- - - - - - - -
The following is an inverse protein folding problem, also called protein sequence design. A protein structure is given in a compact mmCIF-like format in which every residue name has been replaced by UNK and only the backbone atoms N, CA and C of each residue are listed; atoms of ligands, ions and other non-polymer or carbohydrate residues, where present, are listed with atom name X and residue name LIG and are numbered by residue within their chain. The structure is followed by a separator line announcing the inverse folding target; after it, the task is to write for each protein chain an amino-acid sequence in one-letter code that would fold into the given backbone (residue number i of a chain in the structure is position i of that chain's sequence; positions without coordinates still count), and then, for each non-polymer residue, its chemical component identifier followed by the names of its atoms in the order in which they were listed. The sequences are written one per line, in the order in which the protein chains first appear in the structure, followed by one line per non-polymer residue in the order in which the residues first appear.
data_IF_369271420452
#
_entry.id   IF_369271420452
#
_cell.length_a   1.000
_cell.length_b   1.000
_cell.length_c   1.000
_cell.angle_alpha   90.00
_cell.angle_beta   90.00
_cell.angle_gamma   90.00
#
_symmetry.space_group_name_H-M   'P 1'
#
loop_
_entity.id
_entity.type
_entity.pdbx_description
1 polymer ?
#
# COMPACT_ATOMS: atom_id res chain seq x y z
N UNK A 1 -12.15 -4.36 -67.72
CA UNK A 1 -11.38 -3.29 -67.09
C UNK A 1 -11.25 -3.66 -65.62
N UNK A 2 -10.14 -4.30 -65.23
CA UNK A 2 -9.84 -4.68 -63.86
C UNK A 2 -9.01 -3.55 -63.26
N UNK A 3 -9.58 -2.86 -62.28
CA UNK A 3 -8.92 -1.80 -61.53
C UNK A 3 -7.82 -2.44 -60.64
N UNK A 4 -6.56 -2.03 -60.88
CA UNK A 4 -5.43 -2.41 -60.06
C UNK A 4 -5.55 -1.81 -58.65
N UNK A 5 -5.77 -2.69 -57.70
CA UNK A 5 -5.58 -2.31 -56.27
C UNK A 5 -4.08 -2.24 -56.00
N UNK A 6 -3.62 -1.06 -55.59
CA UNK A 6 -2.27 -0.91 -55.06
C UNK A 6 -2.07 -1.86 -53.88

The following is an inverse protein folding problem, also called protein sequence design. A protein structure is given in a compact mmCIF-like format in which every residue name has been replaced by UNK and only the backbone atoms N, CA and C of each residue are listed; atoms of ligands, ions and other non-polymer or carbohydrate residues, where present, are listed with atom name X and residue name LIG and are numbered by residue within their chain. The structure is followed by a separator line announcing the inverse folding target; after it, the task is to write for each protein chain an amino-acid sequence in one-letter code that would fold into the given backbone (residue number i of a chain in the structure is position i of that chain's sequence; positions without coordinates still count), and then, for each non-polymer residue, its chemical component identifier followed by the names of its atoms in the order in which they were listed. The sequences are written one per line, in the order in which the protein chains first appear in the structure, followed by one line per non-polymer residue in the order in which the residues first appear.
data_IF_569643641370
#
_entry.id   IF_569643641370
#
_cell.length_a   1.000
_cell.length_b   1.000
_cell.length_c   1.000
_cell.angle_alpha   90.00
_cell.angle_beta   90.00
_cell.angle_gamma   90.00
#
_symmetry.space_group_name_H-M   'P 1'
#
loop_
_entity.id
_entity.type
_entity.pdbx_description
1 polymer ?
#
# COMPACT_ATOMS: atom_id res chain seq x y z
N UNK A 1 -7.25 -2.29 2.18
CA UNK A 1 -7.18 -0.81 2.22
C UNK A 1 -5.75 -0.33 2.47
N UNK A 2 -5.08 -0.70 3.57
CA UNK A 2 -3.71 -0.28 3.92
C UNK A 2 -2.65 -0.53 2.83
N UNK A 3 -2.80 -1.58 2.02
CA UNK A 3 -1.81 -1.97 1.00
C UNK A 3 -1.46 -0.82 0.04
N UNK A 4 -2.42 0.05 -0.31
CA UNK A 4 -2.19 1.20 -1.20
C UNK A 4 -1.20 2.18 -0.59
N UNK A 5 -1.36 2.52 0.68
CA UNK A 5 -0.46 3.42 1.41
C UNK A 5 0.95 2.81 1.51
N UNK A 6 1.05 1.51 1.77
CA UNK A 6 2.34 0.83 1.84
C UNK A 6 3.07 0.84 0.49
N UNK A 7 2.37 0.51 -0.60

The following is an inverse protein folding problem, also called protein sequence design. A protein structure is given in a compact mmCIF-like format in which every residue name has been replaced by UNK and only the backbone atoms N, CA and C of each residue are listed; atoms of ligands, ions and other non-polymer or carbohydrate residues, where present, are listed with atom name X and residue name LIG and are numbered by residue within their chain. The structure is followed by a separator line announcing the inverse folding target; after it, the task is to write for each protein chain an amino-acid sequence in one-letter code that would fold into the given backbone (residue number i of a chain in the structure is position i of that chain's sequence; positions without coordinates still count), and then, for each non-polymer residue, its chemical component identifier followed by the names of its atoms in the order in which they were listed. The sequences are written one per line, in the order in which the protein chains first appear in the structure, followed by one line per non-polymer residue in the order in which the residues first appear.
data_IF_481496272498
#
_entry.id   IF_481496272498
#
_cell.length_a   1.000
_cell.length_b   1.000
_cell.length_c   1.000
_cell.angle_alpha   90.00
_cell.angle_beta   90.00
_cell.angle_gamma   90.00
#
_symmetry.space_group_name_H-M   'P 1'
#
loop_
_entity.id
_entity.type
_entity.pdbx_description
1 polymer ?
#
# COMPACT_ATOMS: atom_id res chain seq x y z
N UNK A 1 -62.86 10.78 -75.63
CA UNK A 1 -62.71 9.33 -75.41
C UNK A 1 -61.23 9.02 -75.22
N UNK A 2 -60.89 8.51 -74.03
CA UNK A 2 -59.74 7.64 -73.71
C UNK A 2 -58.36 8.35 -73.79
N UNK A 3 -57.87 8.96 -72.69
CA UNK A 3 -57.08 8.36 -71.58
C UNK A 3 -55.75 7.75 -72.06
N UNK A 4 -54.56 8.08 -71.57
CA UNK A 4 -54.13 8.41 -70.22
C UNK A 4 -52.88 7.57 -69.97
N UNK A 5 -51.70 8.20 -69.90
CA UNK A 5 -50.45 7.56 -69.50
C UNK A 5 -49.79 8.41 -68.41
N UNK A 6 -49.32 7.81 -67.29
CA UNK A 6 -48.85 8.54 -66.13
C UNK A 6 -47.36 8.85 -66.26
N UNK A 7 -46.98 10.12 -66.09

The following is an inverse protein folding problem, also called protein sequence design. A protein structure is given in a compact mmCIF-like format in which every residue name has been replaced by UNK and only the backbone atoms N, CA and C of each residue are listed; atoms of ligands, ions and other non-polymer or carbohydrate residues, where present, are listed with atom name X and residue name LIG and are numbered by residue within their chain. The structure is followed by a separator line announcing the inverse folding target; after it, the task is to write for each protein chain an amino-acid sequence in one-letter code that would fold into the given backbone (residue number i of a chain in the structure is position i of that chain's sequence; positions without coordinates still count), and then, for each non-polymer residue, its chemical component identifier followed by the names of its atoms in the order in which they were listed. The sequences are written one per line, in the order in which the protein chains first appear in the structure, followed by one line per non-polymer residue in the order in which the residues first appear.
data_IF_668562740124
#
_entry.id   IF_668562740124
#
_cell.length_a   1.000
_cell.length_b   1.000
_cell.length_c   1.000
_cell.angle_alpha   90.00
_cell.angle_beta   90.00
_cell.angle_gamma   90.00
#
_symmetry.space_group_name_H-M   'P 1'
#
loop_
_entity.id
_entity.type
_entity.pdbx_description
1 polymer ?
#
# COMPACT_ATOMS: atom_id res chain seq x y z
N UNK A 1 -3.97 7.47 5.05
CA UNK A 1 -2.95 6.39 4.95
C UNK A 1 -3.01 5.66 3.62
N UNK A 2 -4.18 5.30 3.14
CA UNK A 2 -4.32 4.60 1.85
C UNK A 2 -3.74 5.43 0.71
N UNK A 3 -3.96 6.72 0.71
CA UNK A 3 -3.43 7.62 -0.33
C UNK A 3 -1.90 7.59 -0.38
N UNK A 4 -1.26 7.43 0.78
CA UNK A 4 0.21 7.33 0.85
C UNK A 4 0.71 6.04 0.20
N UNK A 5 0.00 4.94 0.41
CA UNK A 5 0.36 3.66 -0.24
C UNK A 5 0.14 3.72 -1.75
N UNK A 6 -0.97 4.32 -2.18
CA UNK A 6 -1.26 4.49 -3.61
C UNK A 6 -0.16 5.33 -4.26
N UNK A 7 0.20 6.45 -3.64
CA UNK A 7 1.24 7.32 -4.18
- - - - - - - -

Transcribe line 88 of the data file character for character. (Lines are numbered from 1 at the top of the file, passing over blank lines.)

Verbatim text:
_cell.angle_alpha   90.00